Others who have made lasting contributions were Shaka Zulu and Steve Biko (of whom movies were made), and Chief Mangosuthu Buthelezi of South Africa, Amilcar Cabral of Guinea, and Nnamdi Azikiwe and Ahmadu Bello of Nigeria. Mobutu of the Congo (Zaire) was one of those proxies who contributed to the misery of Africa. (It was reported that he was one of the richest men in the world and his country was one of the poorest. Much of his wealth came from the United States). Along with Rhodesia and South Africa, they were the scourges of everything that was evil in Africa.
Archbishop Desmond Tutu once commented when the White man came we had the land and he brought the Bible; before long he had the land and we had the Bible. It is no accident that three Nobel Peace Prize winners hailed from South Africa: Chief Luthuli, Tutu and Mandela. The release of Mandela from prison in 1990 and his subsequent election to become the president of South Africa was hailed as a milestone. No one would disagree with that however, it would take more the Mandela presidency for Blacks to recover from colonialism, imperialism, tribalism, neo-colonialism, apartheid and corruption. It will take decades, if not centuries, to undo white domination, the collateral damage it has wrought and its latent, lasting effects.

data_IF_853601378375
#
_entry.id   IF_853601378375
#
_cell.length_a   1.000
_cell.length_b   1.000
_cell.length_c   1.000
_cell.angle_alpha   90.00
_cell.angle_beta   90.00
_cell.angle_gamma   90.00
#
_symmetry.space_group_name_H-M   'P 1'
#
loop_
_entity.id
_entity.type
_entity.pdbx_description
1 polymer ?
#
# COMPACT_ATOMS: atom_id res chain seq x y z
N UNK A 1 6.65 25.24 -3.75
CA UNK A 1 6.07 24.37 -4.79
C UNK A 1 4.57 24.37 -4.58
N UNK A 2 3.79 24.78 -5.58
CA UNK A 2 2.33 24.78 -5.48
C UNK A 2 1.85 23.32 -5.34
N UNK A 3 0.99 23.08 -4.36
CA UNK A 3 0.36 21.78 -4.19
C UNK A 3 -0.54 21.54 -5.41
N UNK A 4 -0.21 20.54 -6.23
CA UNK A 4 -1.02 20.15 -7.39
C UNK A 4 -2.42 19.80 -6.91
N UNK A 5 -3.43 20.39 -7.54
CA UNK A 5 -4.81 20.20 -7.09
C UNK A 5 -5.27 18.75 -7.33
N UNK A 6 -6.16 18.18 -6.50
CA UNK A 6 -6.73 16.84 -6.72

THE 21ST CENTURY
The most well known African woman was Winnie Mandela. She has withstood the barbs and indignity of apartheid while her husband was in prison and survived. In 2007, Ellen Sirleaf was rated among the 100 most powerful women in the world. She was the first woman to be “elected” president of an African country–Liberia. Returning to the world stage is vital to the way Africans are depicted and as they see themselves.
Thus far, two Africans have been secretary-general of the United Nations, the world body which all independent nations belong: Boutros-Boutros Ghali of Egypt (1992–1997) and Kofi Annan of Ghana (1997–2006) who was also a co-recipient of the Nobel Peace Prize.